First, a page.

Ocean pollution is epidemic, but we can change it.
How to face the harsh reality of dramatic ocean pollution caused by humanity and stay positive? Knowing that just of the coast of California there is the largest oceanic garbage site IN THE WORLD it’s not something we should be proud of.
It’s the people that caused this enormous pollution, and it needs to start with us to deal with this situation. Just to put things into perspective here are some awful statistics about the volume of damage we inflicted to the oceans
More than 18 billion pounds of plastic waste gets into oceans yearly
There are more than 45,000 pieces of plastic in every square mile of ocean
By the year 2050 plastic will weight more than all the fish in the sea
around 100,000 marine animals die from plastic entanglement, along with a large number of seabirds casualties
there are more than 500 dead zones where pollution makes life impossible for marine or plant life
Animals can’t distinguish plastic from food, and they ingest it making them starve to death in the end. It’s not just their problem though. Like many things in our planet, there is a circle of life and movement, and all this plastic pollution comes to us, the villains. Fish that eat microplastic fragments come to our dining tables, and we’re still not sure how that impacts our health. But one thing is for sure, destroying pristine marine environment can’t be right to Earth health and balance.
Be the change- Tips on how to reduce ocean plastic pollution
If you think that you can’t change anything by yourself, remember that assumingly little things added up can make a big difference. If we could respect nature as much as ourselves, it would be a good catalyst for a change in behavior. There is a couple of ways you can help reduce ocean pollution today.
Try not to use Single-Use Plastics at all
Some companies already ditched plastic straws and cups, but there are so many more unnecessary products like plastic bags, water or soda bottles, take-out food containers and dry-cleaning bags you could avoid using. Find alternatives, maybe one by one. Start with reusable shopping bags and work your way to others that are more difficult to replace. And always remember it’s not that hard, just a little step out of your comfort zone and you are a hero for the environment and not the part of 12 million metric tons of plastic that goes into the ocean every year.
Another thing you could do every day and what makes a big difference is recycling. Help change the fact that only 9 percent of plastic is currently recycled in the world. You can find how and where to recycle here.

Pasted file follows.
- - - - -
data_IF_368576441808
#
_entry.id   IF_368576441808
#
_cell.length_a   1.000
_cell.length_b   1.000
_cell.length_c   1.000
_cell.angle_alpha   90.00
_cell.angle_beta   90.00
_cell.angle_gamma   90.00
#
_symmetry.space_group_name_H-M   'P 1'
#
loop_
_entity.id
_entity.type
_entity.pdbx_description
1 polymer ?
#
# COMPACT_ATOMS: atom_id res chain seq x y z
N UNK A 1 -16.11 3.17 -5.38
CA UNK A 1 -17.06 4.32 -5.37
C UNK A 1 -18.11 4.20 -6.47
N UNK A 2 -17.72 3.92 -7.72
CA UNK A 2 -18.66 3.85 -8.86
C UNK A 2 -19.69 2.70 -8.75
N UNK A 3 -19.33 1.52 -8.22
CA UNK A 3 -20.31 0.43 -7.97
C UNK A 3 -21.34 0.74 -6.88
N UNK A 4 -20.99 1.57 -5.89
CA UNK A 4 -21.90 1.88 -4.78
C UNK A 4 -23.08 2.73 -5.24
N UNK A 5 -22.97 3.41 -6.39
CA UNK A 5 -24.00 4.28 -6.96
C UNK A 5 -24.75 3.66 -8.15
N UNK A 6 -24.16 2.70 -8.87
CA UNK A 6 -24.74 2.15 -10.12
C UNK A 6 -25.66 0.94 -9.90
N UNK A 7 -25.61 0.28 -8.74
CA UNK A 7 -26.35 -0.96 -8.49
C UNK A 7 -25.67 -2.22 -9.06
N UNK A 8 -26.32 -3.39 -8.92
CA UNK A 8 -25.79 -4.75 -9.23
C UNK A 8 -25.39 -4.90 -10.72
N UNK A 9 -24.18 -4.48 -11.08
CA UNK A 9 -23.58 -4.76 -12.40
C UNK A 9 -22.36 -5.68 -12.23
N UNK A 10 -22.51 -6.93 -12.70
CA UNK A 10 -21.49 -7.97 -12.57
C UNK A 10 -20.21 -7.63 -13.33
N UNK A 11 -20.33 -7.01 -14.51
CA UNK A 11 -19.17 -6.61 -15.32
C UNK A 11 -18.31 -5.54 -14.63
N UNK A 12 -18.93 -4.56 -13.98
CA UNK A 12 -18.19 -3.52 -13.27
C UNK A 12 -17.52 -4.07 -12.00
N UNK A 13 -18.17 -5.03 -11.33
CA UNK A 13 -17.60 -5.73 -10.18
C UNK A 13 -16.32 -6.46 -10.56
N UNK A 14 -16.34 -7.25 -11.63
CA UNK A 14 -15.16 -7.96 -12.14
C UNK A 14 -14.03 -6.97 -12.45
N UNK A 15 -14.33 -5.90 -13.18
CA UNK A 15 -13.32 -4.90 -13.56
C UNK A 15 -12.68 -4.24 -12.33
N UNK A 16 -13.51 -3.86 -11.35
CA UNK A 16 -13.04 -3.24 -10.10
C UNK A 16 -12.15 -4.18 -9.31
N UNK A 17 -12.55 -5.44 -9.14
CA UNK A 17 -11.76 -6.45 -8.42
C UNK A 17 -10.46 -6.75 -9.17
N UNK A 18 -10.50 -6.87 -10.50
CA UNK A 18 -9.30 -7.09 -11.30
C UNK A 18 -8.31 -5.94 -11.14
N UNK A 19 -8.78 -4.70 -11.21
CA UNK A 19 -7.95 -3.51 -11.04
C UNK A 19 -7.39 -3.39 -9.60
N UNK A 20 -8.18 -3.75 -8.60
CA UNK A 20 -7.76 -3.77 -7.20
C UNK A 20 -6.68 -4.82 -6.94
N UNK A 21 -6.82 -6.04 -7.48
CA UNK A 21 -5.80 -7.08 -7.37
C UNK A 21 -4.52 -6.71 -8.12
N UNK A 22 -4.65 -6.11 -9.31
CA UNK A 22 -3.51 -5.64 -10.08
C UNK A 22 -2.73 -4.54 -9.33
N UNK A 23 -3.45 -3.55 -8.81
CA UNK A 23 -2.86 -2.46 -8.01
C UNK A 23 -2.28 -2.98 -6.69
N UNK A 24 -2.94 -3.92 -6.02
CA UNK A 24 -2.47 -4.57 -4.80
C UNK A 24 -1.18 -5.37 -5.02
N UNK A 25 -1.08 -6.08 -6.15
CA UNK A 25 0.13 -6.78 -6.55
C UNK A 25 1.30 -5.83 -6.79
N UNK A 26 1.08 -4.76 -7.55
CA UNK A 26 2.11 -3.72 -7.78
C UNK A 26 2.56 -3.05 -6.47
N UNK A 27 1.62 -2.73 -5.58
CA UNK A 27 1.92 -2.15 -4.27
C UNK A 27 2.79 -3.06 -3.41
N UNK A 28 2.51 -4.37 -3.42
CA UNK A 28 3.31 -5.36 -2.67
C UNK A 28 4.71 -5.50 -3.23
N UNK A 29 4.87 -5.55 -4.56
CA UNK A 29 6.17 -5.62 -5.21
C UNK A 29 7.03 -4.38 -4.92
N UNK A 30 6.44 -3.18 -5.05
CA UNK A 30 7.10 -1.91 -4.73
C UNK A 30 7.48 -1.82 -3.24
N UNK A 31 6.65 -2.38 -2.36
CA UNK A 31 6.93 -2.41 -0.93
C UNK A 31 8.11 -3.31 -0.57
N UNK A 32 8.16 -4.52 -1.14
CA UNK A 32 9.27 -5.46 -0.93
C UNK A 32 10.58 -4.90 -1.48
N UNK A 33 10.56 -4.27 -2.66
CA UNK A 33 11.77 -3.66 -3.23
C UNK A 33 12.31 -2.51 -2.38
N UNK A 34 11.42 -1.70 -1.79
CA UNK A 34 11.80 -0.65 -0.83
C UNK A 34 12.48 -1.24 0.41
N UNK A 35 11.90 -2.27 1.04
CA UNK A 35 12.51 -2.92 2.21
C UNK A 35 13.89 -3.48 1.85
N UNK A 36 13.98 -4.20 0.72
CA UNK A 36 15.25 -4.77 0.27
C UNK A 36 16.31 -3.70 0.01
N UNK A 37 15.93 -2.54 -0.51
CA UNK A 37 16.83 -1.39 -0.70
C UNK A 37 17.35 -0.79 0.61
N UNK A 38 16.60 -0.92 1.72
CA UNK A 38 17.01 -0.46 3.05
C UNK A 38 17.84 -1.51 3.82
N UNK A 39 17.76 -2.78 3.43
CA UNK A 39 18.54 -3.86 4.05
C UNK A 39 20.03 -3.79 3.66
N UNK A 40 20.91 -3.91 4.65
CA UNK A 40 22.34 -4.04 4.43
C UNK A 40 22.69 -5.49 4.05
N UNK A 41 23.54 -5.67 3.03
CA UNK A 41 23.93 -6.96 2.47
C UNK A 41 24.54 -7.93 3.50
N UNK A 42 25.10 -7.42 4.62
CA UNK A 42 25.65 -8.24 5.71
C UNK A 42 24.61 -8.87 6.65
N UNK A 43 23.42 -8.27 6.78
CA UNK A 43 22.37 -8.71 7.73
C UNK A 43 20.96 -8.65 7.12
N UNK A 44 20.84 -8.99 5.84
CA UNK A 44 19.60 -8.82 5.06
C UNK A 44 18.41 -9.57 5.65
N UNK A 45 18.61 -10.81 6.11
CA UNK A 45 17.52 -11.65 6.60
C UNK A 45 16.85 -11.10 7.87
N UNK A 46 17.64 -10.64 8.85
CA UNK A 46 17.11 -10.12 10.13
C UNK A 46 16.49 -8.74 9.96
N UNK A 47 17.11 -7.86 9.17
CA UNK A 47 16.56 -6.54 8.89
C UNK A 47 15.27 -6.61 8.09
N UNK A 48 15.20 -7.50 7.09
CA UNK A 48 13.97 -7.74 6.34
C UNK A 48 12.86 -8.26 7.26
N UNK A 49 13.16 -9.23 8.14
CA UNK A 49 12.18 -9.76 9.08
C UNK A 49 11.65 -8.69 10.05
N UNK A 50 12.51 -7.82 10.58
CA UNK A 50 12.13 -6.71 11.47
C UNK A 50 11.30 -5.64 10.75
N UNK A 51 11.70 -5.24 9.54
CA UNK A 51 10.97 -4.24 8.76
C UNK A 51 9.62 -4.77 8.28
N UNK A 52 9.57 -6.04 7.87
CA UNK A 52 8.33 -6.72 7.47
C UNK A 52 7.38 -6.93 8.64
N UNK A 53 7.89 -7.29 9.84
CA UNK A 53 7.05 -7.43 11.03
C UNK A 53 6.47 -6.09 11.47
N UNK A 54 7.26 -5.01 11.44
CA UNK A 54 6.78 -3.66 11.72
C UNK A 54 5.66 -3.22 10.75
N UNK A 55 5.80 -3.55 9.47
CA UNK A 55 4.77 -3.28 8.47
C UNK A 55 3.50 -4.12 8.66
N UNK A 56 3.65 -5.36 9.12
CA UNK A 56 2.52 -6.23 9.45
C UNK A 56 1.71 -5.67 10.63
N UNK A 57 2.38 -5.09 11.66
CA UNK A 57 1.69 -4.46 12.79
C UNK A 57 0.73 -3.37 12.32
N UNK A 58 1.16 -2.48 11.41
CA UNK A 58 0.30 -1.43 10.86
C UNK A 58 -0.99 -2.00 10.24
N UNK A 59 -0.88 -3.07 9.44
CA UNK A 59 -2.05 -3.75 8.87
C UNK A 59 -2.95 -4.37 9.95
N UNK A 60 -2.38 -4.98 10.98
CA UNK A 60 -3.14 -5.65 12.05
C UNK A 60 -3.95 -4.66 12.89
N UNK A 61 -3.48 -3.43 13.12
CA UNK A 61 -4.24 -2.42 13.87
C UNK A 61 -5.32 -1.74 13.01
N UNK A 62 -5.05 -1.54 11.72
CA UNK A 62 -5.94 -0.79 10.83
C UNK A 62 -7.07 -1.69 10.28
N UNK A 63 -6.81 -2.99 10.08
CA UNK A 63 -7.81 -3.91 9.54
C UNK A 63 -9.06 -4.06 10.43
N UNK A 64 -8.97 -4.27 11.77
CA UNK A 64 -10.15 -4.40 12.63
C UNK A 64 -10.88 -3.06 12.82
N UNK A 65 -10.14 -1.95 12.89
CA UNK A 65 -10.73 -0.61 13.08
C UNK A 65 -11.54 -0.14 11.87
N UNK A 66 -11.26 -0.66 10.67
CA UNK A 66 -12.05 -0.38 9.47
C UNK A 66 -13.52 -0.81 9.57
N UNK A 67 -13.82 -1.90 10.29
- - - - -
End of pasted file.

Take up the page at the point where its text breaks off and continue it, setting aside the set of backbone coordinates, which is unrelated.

Beach cleaning and activism
After these everyday little-big changes, there are some affirmative actions you can take. The ones that demand more effort like help cleaning up beaches or river shores, or just taking a stand with supporting bans on usage of plastic bags, straws, bottles and other.
If it’s too much for you to get personally involved (don’t quit on avoiding single-use plastic though), try to support an organization that tackles these issues like Plastic Soup Foundation, Oceanic Society, Plastic Pollution Coalition and others.
Hope on the horizon
One of the organizations that are already making great progress is The Ocean Cleanup. Along with the reduction of future plastics pollution and with their system they see a plastic-free ocean by 2050. The Ocean Cleanup model indicates that implementing their full-scale system could clean up to 50% of the Great Pacific Garbage Patch in just five years. Time is of the essence here cause the plastic is still in larger debris, so removing it while it is still large would prevent breaking down into dangerous microplastics.
How it works
Ocean cleanup system consists of a 600- meter-long floater that sits at the surface and a tapered 3-meter-deep skirt below. Plastic can’t flow over it, and the skirt stops debris under the surface. Although current carry both plastic and the system, wind and waves propel the only system above water, so it moves faster than the plastics. Debris is thus caught by the system.
Back to our plan
Embracing new lifestyle micro changes with a sizeable ecological change, in the end, is an excellent way to inspire others. More active you become regarding tackling ocean pollution, more you will have the incentive to spread the word and lure your inner and outer circle from the dark side. So, the last tip would be spread the word and engage in an active, positive mindset change.